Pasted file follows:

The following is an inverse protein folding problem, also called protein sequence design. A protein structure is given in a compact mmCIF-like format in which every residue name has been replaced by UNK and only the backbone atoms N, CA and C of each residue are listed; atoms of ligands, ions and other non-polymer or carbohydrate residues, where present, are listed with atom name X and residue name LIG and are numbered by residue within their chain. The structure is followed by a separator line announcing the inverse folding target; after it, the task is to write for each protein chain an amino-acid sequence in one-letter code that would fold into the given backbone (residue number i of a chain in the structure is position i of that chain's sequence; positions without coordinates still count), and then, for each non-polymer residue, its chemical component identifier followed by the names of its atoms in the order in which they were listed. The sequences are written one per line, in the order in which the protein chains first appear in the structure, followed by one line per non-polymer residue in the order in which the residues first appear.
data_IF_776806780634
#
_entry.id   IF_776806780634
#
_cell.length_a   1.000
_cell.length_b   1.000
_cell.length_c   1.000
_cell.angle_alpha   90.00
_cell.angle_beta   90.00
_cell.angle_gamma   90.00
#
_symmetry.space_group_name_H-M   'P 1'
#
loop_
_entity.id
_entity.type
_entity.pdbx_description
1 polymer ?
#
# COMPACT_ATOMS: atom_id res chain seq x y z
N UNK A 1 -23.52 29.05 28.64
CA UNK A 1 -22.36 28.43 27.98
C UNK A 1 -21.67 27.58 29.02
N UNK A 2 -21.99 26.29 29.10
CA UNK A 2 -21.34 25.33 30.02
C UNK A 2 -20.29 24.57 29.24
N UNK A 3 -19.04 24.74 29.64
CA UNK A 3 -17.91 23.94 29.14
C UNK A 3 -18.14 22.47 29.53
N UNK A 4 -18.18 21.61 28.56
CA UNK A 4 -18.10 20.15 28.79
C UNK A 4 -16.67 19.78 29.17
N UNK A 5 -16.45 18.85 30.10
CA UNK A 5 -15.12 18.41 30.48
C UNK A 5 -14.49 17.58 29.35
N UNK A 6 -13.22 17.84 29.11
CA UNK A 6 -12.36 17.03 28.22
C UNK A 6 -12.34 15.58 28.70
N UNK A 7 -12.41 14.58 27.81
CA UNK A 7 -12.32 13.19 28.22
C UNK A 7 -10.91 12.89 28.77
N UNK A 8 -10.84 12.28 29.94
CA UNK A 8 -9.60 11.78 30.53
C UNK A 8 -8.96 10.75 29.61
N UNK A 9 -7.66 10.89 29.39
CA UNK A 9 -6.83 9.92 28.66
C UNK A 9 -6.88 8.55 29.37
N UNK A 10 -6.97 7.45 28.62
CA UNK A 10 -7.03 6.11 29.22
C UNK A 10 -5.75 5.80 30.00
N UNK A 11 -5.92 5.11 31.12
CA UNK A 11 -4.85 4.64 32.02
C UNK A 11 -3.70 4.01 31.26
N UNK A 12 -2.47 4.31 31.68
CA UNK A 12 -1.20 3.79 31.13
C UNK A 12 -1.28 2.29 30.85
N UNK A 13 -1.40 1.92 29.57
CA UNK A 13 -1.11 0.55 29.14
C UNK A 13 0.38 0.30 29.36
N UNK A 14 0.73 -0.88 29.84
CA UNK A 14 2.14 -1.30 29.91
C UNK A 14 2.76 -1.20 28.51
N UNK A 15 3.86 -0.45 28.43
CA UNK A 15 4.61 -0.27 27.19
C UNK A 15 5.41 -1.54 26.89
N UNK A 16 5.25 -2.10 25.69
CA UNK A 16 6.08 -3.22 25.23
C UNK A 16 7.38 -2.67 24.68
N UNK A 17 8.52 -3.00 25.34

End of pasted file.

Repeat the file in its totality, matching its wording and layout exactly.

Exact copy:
The following is an inverse protein folding problem, also called protein sequence design. A protein structure is given in a compact mmCIF-like format in which every residue name has been replaced by UNK and only the backbone atoms N, CA and C of each residue are listed; atoms of ligands, ions and other non-polymer or carbohydrate residues, where present, are listed with atom name X and residue name LIG and are numbered by residue within their chain. The structure is followed by a separator line announcing the inverse folding target; after it, the task is to write for each protein chain an amino-acid sequence in one-letter code that would fold into the given backbone (residue number i of a chain in the structure is position i of that chain's sequence; positions without coordinates still count), and then, for each non-polymer residue, its chemical component identifier followed by the names of its atoms in the order in which they were listed. The sequences are written one per line, in the order in which the protein chains first appear in the structure, followed by one line per non-polymer residue in the order in which the residues first appear.
data_IF_776806780634
#
_entry.id   IF_776806780634
#
_cell.length_a   1.000
_cell.length_b   1.000
_cell.length_c   1.000
_cell.angle_alpha   90.00
_cell.angle_beta   90.00
_cell.angle_gamma   90.00
#
_symmetry.space_group_name_H-M   'P 1'
#
loop_
_entity.id
_entity.type
_entity.pdbx_description
1 polymer ?
#
# COMPACT_ATOMS: atom_id res chain seq x y z
N UNK A 1 -23.52 29.05 28.64
CA UNK A 1 -22.36 28.43 27.98
C UNK A 1 -21.67 27.58 29.02
N UNK A 2 -21.99 26.29 29.10
CA UNK A 2 -21.34 25.33 30.02
C UNK A 2 -20.29 24.57 29.24
N UNK A 3 -19.04 24.74 29.64
CA UNK A 3 -17.91 23.94 29.14
C UNK A 3 -18.14 22.47 29.53
N UNK A 4 -18.18 21.61 28.56
CA UNK A 4 -18.10 20.15 28.79
C UNK A 4 -16.67 19.78 29.17
N UNK A 5 -16.45 18.85 30.10
CA UNK A 5 -15.12 18.41 30.48
C UNK A 5 -14.49 17.58 29.35
N UNK A 6 -13.22 17.84 29.11
CA UNK A 6 -12.36 17.03 28.22
C UNK A 6 -12.34 15.58 28.70
N UNK A 7 -12.41 14.58 27.81
CA UNK A 7 -12.32 13.19 28.22
C UNK A 7 -10.91 12.89 28.77
N UNK A 8 -10.84 12.28 29.94
CA UNK A 8 -9.60 11.78 30.53
C UNK A 8 -8.96 10.75 29.61
N UNK A 9 -7.66 10.89 29.39
CA UNK A 9 -6.83 9.92 28.66
C UNK A 9 -6.88 8.55 29.37
N UNK A 10 -6.97 7.45 28.62
CA UNK A 10 -7.03 6.11 29.22
C UNK A 10 -5.75 5.80 30.00
N UNK A 11 -5.92 5.11 31.12
CA UNK A 11 -4.85 4.64 32.02
C UNK A 11 -3.70 4.01 31.26
N UNK A 12 -2.47 4.31 31.68
CA UNK A 12 -1.20 3.79 31.13
C UNK A 12 -1.28 2.29 30.85
N UNK A 13 -1.40 1.92 29.57
CA UNK A 13 -1.11 0.55 29.14
C UNK A 13 0.38 0.30 29.36
N UNK A 14 0.73 -0.88 29.84
CA UNK A 14 2.14 -1.30 29.91
C UNK A 14 2.76 -1.20 28.51
N UNK A 15 3.86 -0.45 28.43
CA UNK A 15 4.61 -0.27 27.19
C UNK A 15 5.41 -1.54 26.89
N UNK A 16 5.25 -2.10 25.69
CA UNK A 16 6.08 -3.22 25.23
C UNK A 16 7.38 -2.67 24.68
N UNK A 17 8.52 -3.00 25.34